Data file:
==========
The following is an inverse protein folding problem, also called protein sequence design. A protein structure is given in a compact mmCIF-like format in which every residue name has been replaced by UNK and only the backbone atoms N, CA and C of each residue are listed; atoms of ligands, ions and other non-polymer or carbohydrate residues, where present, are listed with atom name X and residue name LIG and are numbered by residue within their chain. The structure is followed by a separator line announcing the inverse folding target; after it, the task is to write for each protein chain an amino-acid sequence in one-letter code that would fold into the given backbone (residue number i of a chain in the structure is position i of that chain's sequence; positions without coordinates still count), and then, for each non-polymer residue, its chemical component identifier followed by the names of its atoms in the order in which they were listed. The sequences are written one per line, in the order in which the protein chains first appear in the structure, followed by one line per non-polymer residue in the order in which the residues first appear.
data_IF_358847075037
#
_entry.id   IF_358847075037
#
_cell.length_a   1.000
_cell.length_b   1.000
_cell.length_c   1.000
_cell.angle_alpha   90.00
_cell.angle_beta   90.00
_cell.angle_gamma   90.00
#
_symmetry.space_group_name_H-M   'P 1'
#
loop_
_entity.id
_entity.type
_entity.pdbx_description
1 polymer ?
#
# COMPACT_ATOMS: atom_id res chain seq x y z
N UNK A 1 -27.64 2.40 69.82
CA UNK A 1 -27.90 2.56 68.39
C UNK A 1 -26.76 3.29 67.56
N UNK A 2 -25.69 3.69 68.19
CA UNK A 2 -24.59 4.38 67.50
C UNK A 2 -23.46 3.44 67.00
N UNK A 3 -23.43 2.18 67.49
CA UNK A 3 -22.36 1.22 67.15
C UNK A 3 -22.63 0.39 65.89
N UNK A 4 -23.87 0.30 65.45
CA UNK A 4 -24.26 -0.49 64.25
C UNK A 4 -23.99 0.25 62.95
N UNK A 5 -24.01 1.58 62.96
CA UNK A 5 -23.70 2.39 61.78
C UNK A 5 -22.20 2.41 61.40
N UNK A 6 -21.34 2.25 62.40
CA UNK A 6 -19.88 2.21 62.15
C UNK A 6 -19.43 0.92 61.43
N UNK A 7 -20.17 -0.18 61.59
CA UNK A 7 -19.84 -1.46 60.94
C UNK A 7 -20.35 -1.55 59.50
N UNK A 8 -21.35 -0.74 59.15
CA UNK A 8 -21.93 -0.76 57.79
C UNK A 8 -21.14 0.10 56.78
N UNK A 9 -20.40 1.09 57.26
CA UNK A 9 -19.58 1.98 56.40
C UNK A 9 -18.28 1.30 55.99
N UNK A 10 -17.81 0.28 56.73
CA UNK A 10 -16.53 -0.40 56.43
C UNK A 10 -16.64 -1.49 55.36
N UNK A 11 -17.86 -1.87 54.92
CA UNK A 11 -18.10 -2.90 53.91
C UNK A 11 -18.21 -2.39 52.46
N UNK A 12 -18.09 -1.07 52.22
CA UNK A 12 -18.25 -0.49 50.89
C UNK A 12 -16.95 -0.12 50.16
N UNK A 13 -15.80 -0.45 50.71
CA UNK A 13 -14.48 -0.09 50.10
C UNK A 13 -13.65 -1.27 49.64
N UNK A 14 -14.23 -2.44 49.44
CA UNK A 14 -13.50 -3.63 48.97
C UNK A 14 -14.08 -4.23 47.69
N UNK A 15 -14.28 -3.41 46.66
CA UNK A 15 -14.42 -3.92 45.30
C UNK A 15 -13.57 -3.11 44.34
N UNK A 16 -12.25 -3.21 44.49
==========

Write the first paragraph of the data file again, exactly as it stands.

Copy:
The following is an inverse protein folding problem, also called protein sequence design. A protein structure is given in a compact mmCIF-like format in which every residue name has been replaced by UNK and only the backbone atoms N, CA and C of each residue are listed; atoms of ligands, ions and other non-polymer or carbohydrate residues, where present, are listed with atom name X and residue name LIG and are numbered by residue within their chain. The structure is followed by a separator line announcing the inverse folding target; after it, the task is to write for each protein chain an amino-acid sequence in one-letter code that would fold into the given backbone (residue number i of a chain in the structure is position i of that chain's sequence; positions without coordinates still count), and then, for each non-polymer residue, its chemical component identifier followed by the names of its atoms in the order in which they were listed. The sequences are written one per line, in the order in which the protein chains first appear in the structure, followed by one line per non-polymer residue in the order in which the residues first appear.